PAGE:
at=error code=H12 desc="Request timeout" method=GET path=/login host=floating-wildwood-6203.herokuapp.com fwd="24.6.48.240" dyno=web.1 connect=1ms service=30000ms status=503 bytes=0

    I was getting "connection already in use" in debug=true mode. Now I just get the timeout above.

    Any idea? Many thanks – this tutorial is tremendously useful for new coders.

  • #62 Miguel Grinberg said 2013-04-15T19:23:42Z

    @Michael: I'm currently working on deploying microblog to Heroku (to write about it here). So far I haven't seen any major issues, but your problem appears to be openid related. At least when I see timeouts during login it is always related to the response from the openid server not getting through for some reason.

  • #63 Anthony said 2013-04-21T18:19:32Z

    Sorry for the double post, but I'm still curious, does the folder structure require to be called 'app', 'template' and 'static' ? If not, what else needs to change? Can just the 'app' folder be renamed to something else?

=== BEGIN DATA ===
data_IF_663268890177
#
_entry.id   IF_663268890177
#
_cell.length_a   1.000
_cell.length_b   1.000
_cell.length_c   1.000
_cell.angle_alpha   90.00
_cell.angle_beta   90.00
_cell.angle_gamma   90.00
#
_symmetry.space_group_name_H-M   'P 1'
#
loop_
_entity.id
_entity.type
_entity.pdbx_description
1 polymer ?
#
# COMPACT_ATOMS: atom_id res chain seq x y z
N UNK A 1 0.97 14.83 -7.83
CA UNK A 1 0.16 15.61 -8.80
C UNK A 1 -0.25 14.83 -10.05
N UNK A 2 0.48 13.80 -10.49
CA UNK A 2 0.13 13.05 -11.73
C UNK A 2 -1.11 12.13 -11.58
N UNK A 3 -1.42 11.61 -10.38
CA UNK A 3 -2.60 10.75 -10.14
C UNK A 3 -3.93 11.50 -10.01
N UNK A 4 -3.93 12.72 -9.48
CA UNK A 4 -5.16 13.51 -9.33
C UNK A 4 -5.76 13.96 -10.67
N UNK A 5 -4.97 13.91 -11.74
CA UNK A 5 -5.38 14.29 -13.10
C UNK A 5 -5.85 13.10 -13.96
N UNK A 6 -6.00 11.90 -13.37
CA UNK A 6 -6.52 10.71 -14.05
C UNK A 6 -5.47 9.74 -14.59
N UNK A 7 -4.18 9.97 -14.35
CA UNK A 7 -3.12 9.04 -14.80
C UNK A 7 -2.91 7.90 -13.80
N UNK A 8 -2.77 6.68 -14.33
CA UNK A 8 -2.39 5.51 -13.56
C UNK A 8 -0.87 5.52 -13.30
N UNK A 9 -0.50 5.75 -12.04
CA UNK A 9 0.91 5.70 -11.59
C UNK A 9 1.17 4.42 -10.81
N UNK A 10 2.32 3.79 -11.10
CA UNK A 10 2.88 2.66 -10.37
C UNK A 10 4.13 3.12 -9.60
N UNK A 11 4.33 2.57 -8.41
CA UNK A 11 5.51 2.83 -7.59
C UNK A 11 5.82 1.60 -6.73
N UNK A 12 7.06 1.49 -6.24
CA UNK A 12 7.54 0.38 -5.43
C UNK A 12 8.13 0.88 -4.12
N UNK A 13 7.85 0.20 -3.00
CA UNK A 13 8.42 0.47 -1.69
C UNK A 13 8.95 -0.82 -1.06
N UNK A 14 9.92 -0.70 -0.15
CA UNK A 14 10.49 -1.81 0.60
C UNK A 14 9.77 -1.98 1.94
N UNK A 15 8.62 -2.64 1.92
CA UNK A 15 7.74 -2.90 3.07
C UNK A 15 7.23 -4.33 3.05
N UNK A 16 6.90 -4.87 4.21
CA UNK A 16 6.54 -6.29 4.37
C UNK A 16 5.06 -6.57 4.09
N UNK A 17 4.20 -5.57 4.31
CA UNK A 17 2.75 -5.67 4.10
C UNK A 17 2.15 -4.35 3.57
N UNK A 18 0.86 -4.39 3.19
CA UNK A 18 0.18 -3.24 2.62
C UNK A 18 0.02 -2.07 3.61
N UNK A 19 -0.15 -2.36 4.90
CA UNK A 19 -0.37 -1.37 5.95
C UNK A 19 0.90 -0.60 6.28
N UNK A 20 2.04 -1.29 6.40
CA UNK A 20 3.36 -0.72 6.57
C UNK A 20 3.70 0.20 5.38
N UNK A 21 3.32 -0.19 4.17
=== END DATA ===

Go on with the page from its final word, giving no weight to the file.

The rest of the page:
• #64 Miguel Grinberg said 2013-04-21T18:47:14Z

    @Anthony: the folder names are not set in stone, you can use any names you want. The "app" name in particular is the name of a module that gets imported, so instead of saying "from app import app" you will say "from mymodule import app".

  • #65 Joseph said 2013-05-05T07:46:07Z

    @Gator See: http://flask.pocoo.org/docs/installation/#virtualenv

    Follow the instructions up to and not including "System Wide Installation." Keep in mind that virtiualenv venv here will create a folder in your current directory, which you will then need to account for when writing run.py with: #!venv/bin/python

  • #66 Guy said 2013-05-06T16:58:59Z

    Hi Miguel,